A couple of notes here…
First, use sea salt, kosher salt, or pickling salt, or in other words, use non-iodized salt.
Second, if you like the taste of vinegar, feel free to add a tablespoon of vinegar per cup of water as well. I show how to do that in my preserving peppers in vinegar and salt post.
Third, you can make a brine that is a little less salty but don’t do less than a teaspoon of salt per one cup of water.
I fill the jar all the way, leaving just a little bit of room at the top. When I add the weight, some of the brine spills out but that’s fine.
Closing the Jar and Fermenting…
Now all I have left to do is place the fermentation weight and close the jar.
As I confessed before, I don’t yet own fermentation weights. Usually, I fit a freezer lid turned inside of the jar and fill the lid with more brine to create a fermentation weight.
But I couldn’t make it work in this jar for some reason so I came up with the idea of using an apple.
This has been done before but I need to let you know that if you do this, you have to make sure that the apple is covered with brine for the most part as well or you’ll have a disgusting mess on your hands.
In the picture above you can see the tiny white worms that grew in my fermented radish. I had to give the whole thing to the chickens. They did like the dish a lot so I suppose it wasn’t completely wasted.
Anyway, I hope you have fermentation weights. If you don’t, I’ve heard of people who used a rock, a zip lock bag filled with water, a cabbage core, or a few other creative ideas.
I did go ahead and use the apple this time. I made sure to push it down well and to cover it with the brine.
Then, I closed the jar.
I set it on a plate and place it on the kitchen counter to ferment. Fermentation time will change according to the size of the jar. For this jar, it took about a week to ferment.
First, after a couple of days, you’ll start to see bubbles inside the jar, make sure to open the jar once a day (“burp it”) and let the gas out (you can also use fermentation lids that let the gas out without you needing to open the jar).
Then, you’ll notice that the brine becomes foggy, that’s just fine. When it clears again, it means that the beets are fermented and it’s time to store the jar.
Just know that the beets are going to dye the brine purple. That’s completely normal!
How to Store and Use Fermented Beets…
So, the best way to store your fermented beets is in cold storage. Somewhere with a 30-40 degrees temperature. This can be the fridge or the root cellar.
However, if your beets are covered well in brine (you can add brine if some spilled out during the fermentation process), you can leave them at room temperature for a while.
I left my beets out on a shelf at room temperature for 3 months. They held great and I had no problem. The only thing that I noticed is that after about three months they start to soften.
If you like your beets soft than that should be ok. I like them firm so I moved the jar (I had one left) into the fridge.
If you leave your jar at room temperature, make sure to open it once a week or so and check that everything looks fine inside.
When you grab a beet from the jar, make sure to always use a clean fork so you don’t introduce the wrong kind of bacteria.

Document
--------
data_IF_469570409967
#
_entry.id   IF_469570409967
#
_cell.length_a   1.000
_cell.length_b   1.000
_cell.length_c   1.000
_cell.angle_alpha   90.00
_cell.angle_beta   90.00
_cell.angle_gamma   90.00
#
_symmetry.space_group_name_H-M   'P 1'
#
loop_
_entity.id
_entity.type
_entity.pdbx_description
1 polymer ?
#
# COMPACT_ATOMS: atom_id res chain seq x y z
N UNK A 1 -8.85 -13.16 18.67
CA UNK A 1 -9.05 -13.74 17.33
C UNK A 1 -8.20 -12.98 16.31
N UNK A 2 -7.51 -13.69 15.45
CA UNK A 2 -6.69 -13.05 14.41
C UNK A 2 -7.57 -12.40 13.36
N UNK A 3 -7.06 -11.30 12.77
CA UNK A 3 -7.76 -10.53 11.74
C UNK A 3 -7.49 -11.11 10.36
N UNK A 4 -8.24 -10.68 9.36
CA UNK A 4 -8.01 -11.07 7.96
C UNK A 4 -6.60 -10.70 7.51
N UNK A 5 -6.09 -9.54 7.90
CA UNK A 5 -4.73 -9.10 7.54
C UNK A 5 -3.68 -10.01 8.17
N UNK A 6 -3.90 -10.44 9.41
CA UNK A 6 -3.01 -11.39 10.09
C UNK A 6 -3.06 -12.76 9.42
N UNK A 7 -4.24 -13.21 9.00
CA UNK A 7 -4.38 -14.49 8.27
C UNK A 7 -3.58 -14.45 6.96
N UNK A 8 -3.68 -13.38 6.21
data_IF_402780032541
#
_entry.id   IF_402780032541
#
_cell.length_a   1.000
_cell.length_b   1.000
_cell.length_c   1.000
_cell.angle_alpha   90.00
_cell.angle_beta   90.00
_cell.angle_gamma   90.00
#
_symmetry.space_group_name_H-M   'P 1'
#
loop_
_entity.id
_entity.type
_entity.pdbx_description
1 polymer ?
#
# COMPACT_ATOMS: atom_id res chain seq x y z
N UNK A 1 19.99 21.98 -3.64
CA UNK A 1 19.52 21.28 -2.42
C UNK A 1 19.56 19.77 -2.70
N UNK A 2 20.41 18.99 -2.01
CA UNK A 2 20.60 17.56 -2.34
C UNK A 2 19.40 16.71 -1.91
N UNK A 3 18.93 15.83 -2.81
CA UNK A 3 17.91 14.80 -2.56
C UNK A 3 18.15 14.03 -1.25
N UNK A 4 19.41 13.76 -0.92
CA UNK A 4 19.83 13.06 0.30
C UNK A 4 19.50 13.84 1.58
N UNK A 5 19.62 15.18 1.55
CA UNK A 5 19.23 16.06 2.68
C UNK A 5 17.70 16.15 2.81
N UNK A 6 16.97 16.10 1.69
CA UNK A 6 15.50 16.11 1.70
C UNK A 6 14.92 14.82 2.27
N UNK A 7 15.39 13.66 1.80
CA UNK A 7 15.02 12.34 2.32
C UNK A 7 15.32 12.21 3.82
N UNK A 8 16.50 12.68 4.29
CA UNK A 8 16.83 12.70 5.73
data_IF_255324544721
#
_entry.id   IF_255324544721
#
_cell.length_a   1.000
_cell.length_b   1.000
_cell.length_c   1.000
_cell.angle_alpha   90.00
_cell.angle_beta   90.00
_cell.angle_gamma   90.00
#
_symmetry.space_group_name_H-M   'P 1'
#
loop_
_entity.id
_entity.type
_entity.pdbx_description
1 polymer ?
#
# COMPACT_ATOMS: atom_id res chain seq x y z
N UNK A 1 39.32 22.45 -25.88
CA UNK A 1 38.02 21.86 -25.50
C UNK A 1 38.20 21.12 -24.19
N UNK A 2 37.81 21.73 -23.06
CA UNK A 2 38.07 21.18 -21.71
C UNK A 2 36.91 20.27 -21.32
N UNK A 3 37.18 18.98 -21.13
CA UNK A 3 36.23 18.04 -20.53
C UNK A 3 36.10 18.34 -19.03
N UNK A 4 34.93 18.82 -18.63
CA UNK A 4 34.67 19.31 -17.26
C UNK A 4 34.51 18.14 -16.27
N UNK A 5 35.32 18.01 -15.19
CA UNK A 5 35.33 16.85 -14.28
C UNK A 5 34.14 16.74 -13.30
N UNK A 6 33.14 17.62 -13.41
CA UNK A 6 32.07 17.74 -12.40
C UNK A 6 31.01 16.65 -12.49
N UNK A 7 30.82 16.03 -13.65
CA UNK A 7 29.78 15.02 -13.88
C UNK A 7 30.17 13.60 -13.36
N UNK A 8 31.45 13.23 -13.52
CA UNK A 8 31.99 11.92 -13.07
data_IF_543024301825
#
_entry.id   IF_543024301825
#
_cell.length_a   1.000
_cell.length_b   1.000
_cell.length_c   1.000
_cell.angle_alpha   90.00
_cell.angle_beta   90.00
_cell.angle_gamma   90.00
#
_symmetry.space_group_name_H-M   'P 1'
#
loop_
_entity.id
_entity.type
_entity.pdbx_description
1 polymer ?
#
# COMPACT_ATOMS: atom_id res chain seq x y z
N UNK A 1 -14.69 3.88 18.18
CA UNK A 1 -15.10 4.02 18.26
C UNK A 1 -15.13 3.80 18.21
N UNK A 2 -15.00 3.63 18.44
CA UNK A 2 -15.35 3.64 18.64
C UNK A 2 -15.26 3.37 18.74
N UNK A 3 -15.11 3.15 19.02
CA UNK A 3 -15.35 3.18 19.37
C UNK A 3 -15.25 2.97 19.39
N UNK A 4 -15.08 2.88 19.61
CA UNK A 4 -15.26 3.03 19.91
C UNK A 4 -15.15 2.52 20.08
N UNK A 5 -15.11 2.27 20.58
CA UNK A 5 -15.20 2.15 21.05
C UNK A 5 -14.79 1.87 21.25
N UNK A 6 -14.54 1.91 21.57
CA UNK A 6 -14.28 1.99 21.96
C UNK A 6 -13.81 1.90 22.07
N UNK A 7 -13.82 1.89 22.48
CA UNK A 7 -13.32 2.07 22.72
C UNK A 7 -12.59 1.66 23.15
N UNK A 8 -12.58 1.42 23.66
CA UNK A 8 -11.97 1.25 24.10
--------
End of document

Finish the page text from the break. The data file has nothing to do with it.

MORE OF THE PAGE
I use my beets mainly as a snack, in salads, or as a side.
I eat them whenever I feel like snacking a little something (they are a much better choice than a cookie or chips!) or when I eat a sandwich. They are a great side for any sandwich.
They are a yummy, healthy, and easy dish to make! I hope you’ll give them a try.
If you liked this recipe, you might also like…
- Enough beets to fill a quart jar
- 1 tablespoon of mustard seeds
- Sea salt, kosher salt, or pickling salt
- Remove the greens and wash your beets.
- Remove the top and the root.
- Use a vegetable peeler to remove the skin.
- Cut your beets as you wish (you can go with thin slices or cube the beets... It doesn't matter).
- Wash your jar with warm water and dish soap.
- Pack the jar with the beets. Make sure to leave 1'' headspace.
- Add the mustard seeds or other seasonings (see notes).
- Dissolve a tablespoon of salt in a cup of water and add it to the jar. Repeat until the jar is filled with the brine.
- Place a fermentation weight on top of the beets. Make sure the beets are covered with the brine.
- Close the jar with the lid and band and set on a plate to catch any liquid that will spill out in the fermentation process.
- Place your jar at room temperature to ferment.
- After a couple of days, you'll see bubbles starting to form inside the jar. Make sure to open the jar once a day to let the gas out then close it again.
- The brine in the jar will become foggy and then after about a week, it will clear again. When the brine is clear again the beets are ready.
- Store the jar in the fridge or a root cellar (30-40 degrees is best).
If you like the taste of vinegar, feel free to add a tablespoon of vinegar per cup of water as well.
You can make a brine that is a little less salty but don't do less than a teaspoon of salt per one cup of water.
You can add mustard seeds, peppercorns, red chili flakes, dill, rosemary, pickling mix, thyme... Really there are so many options. I like to keep it simple but you can try different seasonings and figure out what you like best.
Nutrition Information:Yield: 1 Serving Size: 1 quart
Amount Per Serving: Calories: 119Total Fat: 3gSaturated Fat: 0gTrans Fat: 0gUnsaturated Fat: 2gCholesterol: 0mgSodium: 12844mgCarbohydrates: 22gFiber: 5gSugar: 16gProtein: 5g